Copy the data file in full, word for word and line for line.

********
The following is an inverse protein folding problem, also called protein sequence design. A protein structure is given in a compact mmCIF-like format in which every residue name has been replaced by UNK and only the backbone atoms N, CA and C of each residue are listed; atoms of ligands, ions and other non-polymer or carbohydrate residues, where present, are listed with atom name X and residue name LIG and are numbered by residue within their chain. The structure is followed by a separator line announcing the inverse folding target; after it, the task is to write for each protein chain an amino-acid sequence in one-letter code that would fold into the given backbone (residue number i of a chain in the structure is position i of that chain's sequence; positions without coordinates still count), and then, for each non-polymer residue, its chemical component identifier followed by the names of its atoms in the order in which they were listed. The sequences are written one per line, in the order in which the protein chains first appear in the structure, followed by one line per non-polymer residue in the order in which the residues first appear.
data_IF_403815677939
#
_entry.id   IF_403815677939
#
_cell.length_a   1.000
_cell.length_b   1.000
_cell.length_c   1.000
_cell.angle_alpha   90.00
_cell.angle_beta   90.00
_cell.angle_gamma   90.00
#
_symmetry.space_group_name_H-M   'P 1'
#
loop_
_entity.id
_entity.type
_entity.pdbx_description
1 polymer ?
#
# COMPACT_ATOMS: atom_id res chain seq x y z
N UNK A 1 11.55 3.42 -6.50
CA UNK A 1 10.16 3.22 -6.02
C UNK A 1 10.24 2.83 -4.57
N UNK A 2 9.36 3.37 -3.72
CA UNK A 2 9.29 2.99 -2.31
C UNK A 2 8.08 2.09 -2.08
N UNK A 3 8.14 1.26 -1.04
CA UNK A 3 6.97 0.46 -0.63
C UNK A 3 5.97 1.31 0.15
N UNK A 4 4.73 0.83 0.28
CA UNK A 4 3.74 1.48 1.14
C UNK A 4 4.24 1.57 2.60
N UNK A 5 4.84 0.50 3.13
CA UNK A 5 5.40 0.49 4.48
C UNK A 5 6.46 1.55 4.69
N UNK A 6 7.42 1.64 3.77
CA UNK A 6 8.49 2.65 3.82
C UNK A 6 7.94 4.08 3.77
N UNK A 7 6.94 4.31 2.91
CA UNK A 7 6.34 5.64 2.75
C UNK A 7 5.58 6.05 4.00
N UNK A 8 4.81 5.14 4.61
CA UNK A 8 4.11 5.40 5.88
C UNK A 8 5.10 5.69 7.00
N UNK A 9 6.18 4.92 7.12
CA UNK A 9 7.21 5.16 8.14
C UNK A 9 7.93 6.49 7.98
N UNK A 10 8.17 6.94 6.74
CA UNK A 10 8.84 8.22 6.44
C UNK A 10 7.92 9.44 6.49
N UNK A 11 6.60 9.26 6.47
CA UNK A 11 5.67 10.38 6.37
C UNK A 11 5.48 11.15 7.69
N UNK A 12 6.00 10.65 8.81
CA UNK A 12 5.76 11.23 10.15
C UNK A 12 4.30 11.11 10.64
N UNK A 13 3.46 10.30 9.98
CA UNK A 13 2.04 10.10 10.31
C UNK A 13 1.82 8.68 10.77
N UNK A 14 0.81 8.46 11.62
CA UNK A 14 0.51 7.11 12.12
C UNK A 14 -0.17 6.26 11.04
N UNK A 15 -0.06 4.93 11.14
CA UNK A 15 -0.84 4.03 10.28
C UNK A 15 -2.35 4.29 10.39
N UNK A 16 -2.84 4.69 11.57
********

The following is an inverse protein folding problem, also called protein sequence design. A protein structure is given in a compact mmCIF-like format in which every residue name has been replaced by UNK and only the backbone atoms N, CA and C of each residue are listed; atoms of ligands, ions and other non-polymer or carbohydrate residues, where present, are listed with atom name X and residue name LIG and are numbered by residue within their chain. The structure is followed by a separator line announcing the inverse folding target; after it, the task is to write for each protein chain an amino-acid sequence in one-letter code that would fold into the given backbone (residue number i of a chain in the structure is position i of that chain's sequence; positions without coordinates still count), and then, for each non-polymer residue, its chemical component identifier followed by the names of its atoms in the order in which they were listed. The sequences are written one per line, in the order in which the protein chains first appear in the structure, followed by one line per non-polymer residue in the order in which the residues first appear.
data_IF_403815677939
#
_entry.id   IF_403815677939
#
_cell.length_a   1.000
_cell.length_b   1.000
_cell.length_c   1.000
_cell.angle_alpha   90.00
_cell.angle_beta   90.00
_cell.angle_gamma   90.00
#
_symmetry.space_group_name_H-M   'P 1'
#
loop_
_entity.id
_entity.type
_entity.pdbx_description
1 polymer ?
#
# COMPACT_ATOMS: atom_id res chain seq x y z
N UNK A 1 11.55 3.42 -6.50
CA UNK A 1 10.16 3.22 -6.02
C UNK A 1 10.24 2.83 -4.57
N UNK A 2 9.36 3.37 -3.72
CA UNK A 2 9.29 2.99 -2.31
C UNK A 2 8.08 2.09 -2.08
N UNK A 3 8.14 1.26 -1.04
CA UNK A 3 6.97 0.46 -0.63
C UNK A 3 5.97 1.31 0.15
N UNK A 4 4.73 0.83 0.28
CA UNK A 4 3.74 1.48 1.14
C UNK A 4 4.24 1.57 2.60
N UNK A 5 4.84 0.50 3.13
CA UNK A 5 5.40 0.49 4.48
C UNK A 5 6.46 1.55 4.69
N UNK A 6 7.42 1.64 3.77
CA UNK A 6 8.49 2.65 3.82
C UNK A 6 7.94 4.08 3.77
N UNK A 7 6.94 4.31 2.91
CA UNK A 7 6.34 5.64 2.75
C UNK A 7 5.58 6.05 4.00
N UNK A 8 4.81 5.14 4.61
CA UNK A 8 4.11 5.40 5.88
C UNK A 8 5.10 5.69 7.00
N UNK A 9 6.18 4.92 7.12
CA UNK A 9 7.21 5.16 8.14
C UNK A 9 7.93 6.49 7.98
N UNK A 10 8.17 6.94 6.74
CA UNK A 10 8.84 8.22 6.44
C UNK A 10 7.92 9.44 6.49
N UNK A 11 6.60 9.26 6.47
CA UNK A 11 5.67 10.38 6.37
C UNK A 11 5.48 11.15 7.69
N UNK A 12 6.00 10.65 8.81
CA UNK A 12 5.76 11.23 10.15
C UNK A 12 4.30 11.11 10.64
N UNK A 13 3.46 10.30 9.98
CA UNK A 13 2.04 10.10 10.31
C UNK A 13 1.82 8.68 10.77
N UNK A 14 0.81 8.46 11.62
CA UNK A 14 0.51 7.11 12.12
C UNK A 14 -0.17 6.26 11.04
N UNK A 15 -0.06 4.93 11.14
CA UNK A 15 -0.84 4.03 10.28
C UNK A 15 -2.35 4.29 10.39
N UNK A 16 -2.84 4.69 11.57